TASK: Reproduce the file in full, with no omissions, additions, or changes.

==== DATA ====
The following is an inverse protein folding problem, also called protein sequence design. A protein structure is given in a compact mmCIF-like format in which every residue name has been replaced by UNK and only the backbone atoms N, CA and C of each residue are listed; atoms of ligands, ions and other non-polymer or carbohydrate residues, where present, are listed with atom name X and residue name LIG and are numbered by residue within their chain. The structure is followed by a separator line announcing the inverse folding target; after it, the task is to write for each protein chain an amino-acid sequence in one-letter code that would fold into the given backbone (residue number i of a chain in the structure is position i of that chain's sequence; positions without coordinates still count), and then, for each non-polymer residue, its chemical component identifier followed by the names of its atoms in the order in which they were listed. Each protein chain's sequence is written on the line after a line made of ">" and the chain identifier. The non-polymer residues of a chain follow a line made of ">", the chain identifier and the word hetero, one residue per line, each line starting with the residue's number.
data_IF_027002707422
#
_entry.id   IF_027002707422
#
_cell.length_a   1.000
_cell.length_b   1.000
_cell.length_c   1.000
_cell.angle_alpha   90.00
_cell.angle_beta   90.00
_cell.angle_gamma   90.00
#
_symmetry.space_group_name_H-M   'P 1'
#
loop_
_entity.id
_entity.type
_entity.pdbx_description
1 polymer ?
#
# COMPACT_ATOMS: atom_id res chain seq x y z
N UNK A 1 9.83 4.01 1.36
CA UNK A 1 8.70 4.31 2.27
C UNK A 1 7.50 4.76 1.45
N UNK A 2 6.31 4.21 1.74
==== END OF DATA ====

The following is an inverse protein folding problem, also called protein sequence design. A protein structure is given in a compact mmCIF-like format in which every residue name has been replaced by UNK and only the backbone atoms N, CA and C of each residue are listed; atoms of ligands, ions and other non-polymer or carbohydrate residues, where present, are listed with atom name X and residue name LIG and are numbered by residue within their chain. The structure is followed by a separator line announcing the inverse folding target; after it, the task is to write for each protein chain an amino-acid sequence in one-letter code that would fold into the given backbone (residue number i of a chain in the structure is position i of that chain's sequence; positions without coordinates still count), and then, for each non-polymer residue, its chemical component identifier followed by the names of its atoms in the order in which they were listed. Each protein chain's sequence is written on the line after a line made of ">" and the chain identifier. The non-polymer residues of a chain follow a line made of ">", the chain identifier and the word hetero, one residue per line, each line starting with the residue's number.
data_IF_027002707422
#
_entry.id   IF_027002707422
#
_cell.length_a   1.000
_cell.length_b   1.000
_cell.length_c   1.000
_cell.angle_alpha   90.00
_cell.angle_beta   90.00
_cell.angle_gamma   90.00
#
_symmetry.space_group_name_H-M   'P 1'
#
loop_
_entity.id
_entity.type
_entity.pdbx_description
1 polymer ?
#
# COMPACT_ATOMS: atom_id res chain seq x y z
N UNK A 1 9.83 4.01 1.36
CA UNK A 1 8.70 4.31 2.27
C UNK A 1 7.50 4.76 1.45
N UNK A 2 6.31 4.21 1.74